Monday, July 30, 2007

All This Could Have Been Prevented.....

If they'd only had a sticker like the one above on the entryway; we've had a similar one posted on our doors at work, and haven't had a single attempt at a mass killing with a gun since then (well actually, we've never had one, but I'm sure it was just luck before the sticker).
In all seriousness, the patients and staff in the facility are fortunate one of society's approved weaponeers was present, or this would have been a lot worse. No one should have to hope some one shows up in time to keep them alive.
We need to seriously consider banning shotguns; after all, it's for the geriatrics.

Under The Radar?

Yesterday I had Fox News on while I was working on the house in the morning. I explicitly heard a brief story that the current Pope had made a recent statement the Islam is a threat to the Christian heritage of Europe, and that this needed to be recognized by the populace. Also something about "misunderstood respect for Islam" also being a cause for concern. I've tried in vain to find anything referencing that story, which I didn't notice repeated over the next several hours.

Given the "Arab street's" tendency to break things every time someone holds them accountable, I'm amazed I can't find anything on this. I figured there would be riots somewhere by this time.

Still, I think something will pop up sooner or later about the Pope's latest bout of unjustified fear of a religion known worldwide for it's tolerance and love of diversity.

Sunday, July 29, 2007

The Unfairness Of It All......

Man, my heart just bleeds for this guy. Can't proselytize, no half-wit inbred flunkies telling him how great he is, no goats/hands to take care of his "needs"; no doubt about it, it's major islamophobia.

Sunday Ugly Gun Post

Ted Kazinski's (the Unabomber) very own gunsmithing project. Hell, I guess even crazy backwoods luddites need something to do in their downtime. Might as well build a hillbilly Nambu.

Saturday, July 28, 2007

This Is A Day Off?

So far today I've planed down my new bathroom for the third time since installation; sanded, conditioned (it's a soft wood), stained (twice), and polyurethaned the new door frame; chainsawed a good fifty feet of volunteer trees for the wood pile; cut down months worth of weeds along my fence; chainsawed/pruned low limbs off the tree in my side yard; masked and painted hardware for some of our doors; and gone to the county dump to empty out my pickup full of tear-out waste from house projects.

All I need to get done now is the bills, reconcile the checkbook, write/mail the local gun club newsletter, and get a second coat of polyurethane on the door frame after scrubbing it down with steel wool.

I need to get some shooting in.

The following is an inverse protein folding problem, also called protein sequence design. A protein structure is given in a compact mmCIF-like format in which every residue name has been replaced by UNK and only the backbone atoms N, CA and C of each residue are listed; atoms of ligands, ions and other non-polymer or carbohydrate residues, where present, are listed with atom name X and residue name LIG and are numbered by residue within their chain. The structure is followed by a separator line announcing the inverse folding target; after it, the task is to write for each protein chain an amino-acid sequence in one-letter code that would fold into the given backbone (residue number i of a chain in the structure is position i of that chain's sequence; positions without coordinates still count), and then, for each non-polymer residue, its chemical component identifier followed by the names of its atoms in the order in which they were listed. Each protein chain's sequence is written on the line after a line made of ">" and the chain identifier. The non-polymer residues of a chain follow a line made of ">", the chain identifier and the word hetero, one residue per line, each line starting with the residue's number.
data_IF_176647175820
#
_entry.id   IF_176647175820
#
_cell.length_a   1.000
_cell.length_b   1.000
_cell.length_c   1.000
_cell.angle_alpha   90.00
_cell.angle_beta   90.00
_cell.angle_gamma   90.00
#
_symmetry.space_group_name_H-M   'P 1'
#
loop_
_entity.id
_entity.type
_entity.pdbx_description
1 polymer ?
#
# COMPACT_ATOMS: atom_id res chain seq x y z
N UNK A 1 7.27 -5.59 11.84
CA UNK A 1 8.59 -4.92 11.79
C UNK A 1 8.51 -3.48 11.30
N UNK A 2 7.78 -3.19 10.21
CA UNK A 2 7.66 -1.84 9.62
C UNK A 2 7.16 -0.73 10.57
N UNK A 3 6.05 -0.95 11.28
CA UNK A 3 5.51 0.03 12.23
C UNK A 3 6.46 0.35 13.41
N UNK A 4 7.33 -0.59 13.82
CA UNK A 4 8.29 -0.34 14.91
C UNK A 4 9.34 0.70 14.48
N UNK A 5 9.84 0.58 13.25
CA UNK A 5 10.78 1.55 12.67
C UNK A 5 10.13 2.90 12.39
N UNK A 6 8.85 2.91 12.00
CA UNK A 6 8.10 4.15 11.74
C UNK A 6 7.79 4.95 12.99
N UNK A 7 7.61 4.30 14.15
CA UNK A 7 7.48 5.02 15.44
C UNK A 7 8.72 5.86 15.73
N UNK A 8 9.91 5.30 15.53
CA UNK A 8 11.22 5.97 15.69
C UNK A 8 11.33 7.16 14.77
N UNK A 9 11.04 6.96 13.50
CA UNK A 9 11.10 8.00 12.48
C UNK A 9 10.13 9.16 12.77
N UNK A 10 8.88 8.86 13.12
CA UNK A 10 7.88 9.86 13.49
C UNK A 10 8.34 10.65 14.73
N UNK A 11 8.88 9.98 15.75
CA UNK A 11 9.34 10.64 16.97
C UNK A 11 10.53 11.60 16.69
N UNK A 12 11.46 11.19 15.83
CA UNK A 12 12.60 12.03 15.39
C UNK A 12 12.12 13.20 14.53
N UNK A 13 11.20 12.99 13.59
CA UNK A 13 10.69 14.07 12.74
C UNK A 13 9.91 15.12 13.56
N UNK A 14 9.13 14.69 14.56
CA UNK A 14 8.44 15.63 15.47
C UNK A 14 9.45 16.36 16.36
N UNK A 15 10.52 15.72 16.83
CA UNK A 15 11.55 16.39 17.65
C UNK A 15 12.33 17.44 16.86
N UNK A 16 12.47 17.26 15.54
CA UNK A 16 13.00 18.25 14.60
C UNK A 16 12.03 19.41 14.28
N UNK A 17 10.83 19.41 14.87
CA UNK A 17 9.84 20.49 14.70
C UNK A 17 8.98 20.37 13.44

Friday, July 27, 2007

Salvaging Arteries

Thursday was an ass kicker. We've been down one nurse and one tech all week at work, leaving us 33% & 25% low on staffing during one of the busiest weeks this year. The first exam of the day was a bilateral kissing stents in a patients aortic bifurcation. Usually, the tech assists the doc place a stent by loading caths onto the wire, maintaining wire position, prepping inflation devices, etc. During a kissing stent procedure, the doc opens deploys one stent while the tech opens the other. At the same time. At the same speed. At $800 t0 $1200 per stent. Guaranteed to focus your concentration so that everything in your world shrinks down to a radiologist's voice and a fluoroscopy monitor showing the deployment. And getting two people to synchronize their actions perfectly, so that the patient gets an ideal deployment that opens a ninety-five percent closed artery and restores flow to the rest of the leg is a great feeling.

Left, Bilateral high-grade ostial stenosis of common iliac arteries. Middle, Simultaneous dilatation of stenotic lesion with kissing balloon technique. Right, Final result after adjunctive implantation of 2 Palmaz stents (diameter, 9 mm; length, 40 mm).

In a few days, that patient will be able to walk longer and more comfortably than in the past year, and will probably continue to do so for years, rather than having a bypass graft. Bypass grafts often run from the groin to below the knee, and have somewhat limited lives, due to clotting problems. When they do clot, and circulation to the feet is severely compromised, then it's back to our lab, where the clot is attacked with a number of methods, both mechanical and chemical, that can take up seventy-two hours, and carries risks of bleeding, including intracranial.

That was immediately followed by a bilateral renal angiogram, an aortic stent graft (more on those later), a central venous line change, and an exchange of an internal/external biliary drain.

I earned my paycheck for the day.

Sunday, July 22, 2007

People Are Essentially Good.....

One of the reasons I believe citizens must keep and bear arms is that I don't believe people are essentially good. I believe a slight majority of people are willing to be civil, if it isn't overly burdensome. I believe the overwhelming majority will look out for number one when it comes down to screw or be screwed.

When it comes to government, I'm more pessimistic. Individuals don't advance in bureaucracies by being altruistic and ethical. In fact, I believe that it's likely that people who've made careers in national government, and have frequently advanced, are likely to have a much higher percentage of sociopaths in their ranks than the general population.